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Match Analysis

Slow and deadly Harshit Rana adds cutting edge to KKR attack

Rana has repeatedly shut down some of the biggest hitters in the world and his spell in the IPL 2024 final only enhanced his reputation

Deivarayan Muthu
Mitchell Starc bowled arguably the ball of IPL 2024 in the final to hit the top of Abhishek Sharma's off stump with a ripping outswinger. In the next over, Vaibhav Arora bowled an outswinger of his own to make Travis Head look silly. Harshit Rana's dismissal of Nitish Kumar Reddy wasn't as headline-grabbing, but it was deception at its best.
In his very first over, Rana dug in three straight slower offcutters into the red-soil Chennai pitch. He found grip and bounce and bowled it so slow that it seemed more like an offbreak. Aiden Markram and Reddy were desperate to break free. Rana knew it and cranked the fourth ball up to 146kph. He got it to angle in towards off and straighten late off the seam. Reddy was beaten for pace, and could do nothing but nick it behind to the keeper.
Slow. Slow. Slow. Frighteningly fast.
Most other bowlers do it the other way. But there are some like Dwayne Bravo, Harshal Patel and now Rana who are bucking that T20 convention.
Once the ball became older and the Chepauk track slower, Rana rolled out one cutter after another. Heinrich Klaasen was on a run-a-ball 16. He was desperate to get a move on now. But Rana denied him the pace and shifted his line even wider - possibly wider than a set of stumps outside off - to have him chopping on the next ball with a 116.4kph offcutter. Sunrisers Hyderabad (SRH) were 90 for 8 in 15 overs. Their last recognised batter was gone. Game over.
Simon Helmot, SRH assistant coach,who has worked closely with Bravo in the CPL, delivered a glowing appraisal of Rana's defensive skills.
"He has some variations and I think his variation was his quicker ball and fuller ball," Helmot said after KKR thumped SRH to win their third IPL title. "Obviously, he has those slower deliveries as well. No excuses but nothing certainly went right for us with the bat. I think Klaasy [Klaasen] playing the ball onto the stumps from wide outside off stump was probably something that didn't go our way.
"He seems to have the ability to adapt his bowling style depending on the conditions. Obviously, he's well-versed with what the opposition are trying to do. Look, there's a rich battery of fast bowlers here in India that are exciting, I think, and that's what the IPL often to bring out - a lot of talent - which bodes well for the Indian cricket team and obviously we'll be looking for lots of players like him when it comes to auction time next year (laughs)."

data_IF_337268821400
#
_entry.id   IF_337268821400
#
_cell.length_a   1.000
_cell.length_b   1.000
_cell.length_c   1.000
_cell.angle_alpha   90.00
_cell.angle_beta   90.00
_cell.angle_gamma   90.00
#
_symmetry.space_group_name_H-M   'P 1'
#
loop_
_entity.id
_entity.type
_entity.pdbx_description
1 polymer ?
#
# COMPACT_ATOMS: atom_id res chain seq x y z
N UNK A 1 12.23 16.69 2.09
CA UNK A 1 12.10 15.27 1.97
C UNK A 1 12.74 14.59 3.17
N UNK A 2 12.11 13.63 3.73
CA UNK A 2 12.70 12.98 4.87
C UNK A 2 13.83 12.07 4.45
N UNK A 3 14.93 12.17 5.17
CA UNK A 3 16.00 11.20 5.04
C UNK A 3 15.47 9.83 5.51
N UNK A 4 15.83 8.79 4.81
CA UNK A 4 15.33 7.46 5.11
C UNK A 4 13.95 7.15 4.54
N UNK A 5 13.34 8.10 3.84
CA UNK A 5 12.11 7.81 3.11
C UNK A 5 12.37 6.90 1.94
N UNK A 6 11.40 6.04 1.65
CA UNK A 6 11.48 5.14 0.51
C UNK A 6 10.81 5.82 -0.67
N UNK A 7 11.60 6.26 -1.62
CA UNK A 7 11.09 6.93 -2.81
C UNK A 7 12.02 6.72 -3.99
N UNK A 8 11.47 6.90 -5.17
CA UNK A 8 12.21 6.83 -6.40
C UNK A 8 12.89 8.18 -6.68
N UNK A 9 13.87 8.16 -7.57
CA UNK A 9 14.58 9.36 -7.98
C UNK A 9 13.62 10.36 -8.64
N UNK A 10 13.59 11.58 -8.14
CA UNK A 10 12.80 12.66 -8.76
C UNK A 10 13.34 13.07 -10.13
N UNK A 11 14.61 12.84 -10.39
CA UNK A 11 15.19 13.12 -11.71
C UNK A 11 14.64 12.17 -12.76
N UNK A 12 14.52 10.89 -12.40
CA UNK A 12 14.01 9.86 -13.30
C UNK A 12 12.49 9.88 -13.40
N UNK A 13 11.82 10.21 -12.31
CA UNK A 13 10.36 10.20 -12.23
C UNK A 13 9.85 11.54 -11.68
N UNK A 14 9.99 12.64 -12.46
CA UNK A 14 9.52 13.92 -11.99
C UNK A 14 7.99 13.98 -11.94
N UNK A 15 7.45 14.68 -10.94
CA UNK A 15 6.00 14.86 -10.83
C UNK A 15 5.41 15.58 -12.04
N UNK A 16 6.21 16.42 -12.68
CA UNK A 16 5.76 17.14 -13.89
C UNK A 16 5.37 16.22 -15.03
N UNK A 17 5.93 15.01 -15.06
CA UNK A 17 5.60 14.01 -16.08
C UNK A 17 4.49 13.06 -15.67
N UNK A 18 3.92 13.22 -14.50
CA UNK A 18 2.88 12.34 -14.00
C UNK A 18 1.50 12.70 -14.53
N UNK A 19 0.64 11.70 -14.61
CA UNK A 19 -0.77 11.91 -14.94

In the first meeting between the two teams this season, Rana had similarly bested Klaasen with his slower cutter. The stakes weren't as high as on Sunday, but still defending seven off five balls after having conceded a six to Klaasen in the first ball of the final over on a flat Eden Gardens pitch is no mean feat.
The guy has been repeatedly shutting down some of the biggest hitters in the world. Against Lucknow Super Giants in Kolkata, Rana restricted Nicholas Pooran to 16 off 11 balls with cunning pace variations on wide lines from over the wicket.
In all, Rana picked up 19 wickets in 13 games, the most by an uncapped Indian player and only Jasprit Bumrah (20), Varun Chakravarthy (21) and Harshal (24) have more wickets than him this IPL. The slower ball has been responsible for ten of Rana's 19 wickets, according to ESPNcricinfo's logs. The variations have particularly served him well in the middle overs (between seven and 16) where he has the best economy rate (7.88) among fast bowlers who have bowled at least 100 balls during the phase this season. It's better than the likes of Pat Cummins (7.92), Harshal (8.96) and his own team-mate Andre Russell (10.31).
What makes Rana so difficult to put away?
"Oh! I haven't had to face him (laughs). He's learning his skills or he's learning what his skills are capable of this IPL," Starc said. "I obviously didn't know him beforehand. So, he seems pretty confident in his abilities. He started the season having had to close out a game against the second-best team in the tournament. He's bowled some tough overs and he's had to bowl the last overs in some games and he's taken a good amount of wickets throughout.
"I think he's certainly open to listening - whether it would be from Shreyas [Iyer] as captain or working around [with other bowlers at] training. He's certainly got the ability and he's only young. He's going to get better and better the more he works at it. The variations in his pace or slower balls have worked a treat at certain stages as well."
Rana was just a net bowler with Gujarat Titans in 2022 before KKR brought him in as a replacement player in the same season after Nitish Rana, his Delhi team-mate in the domestic circuit at the time, had suggested his name to the team management. In two seasons, he has improved beyond sight.
He is also a capable batter - he has a first-class hundred to his name and averages nearly 50 after nine innings - though KKR didn't require his secondary skill this season. He is already part of the India A system and IPL success could well put him in contention for higher honours.

Deivarayan Muthu is a sub-editor at ESPNcricinfo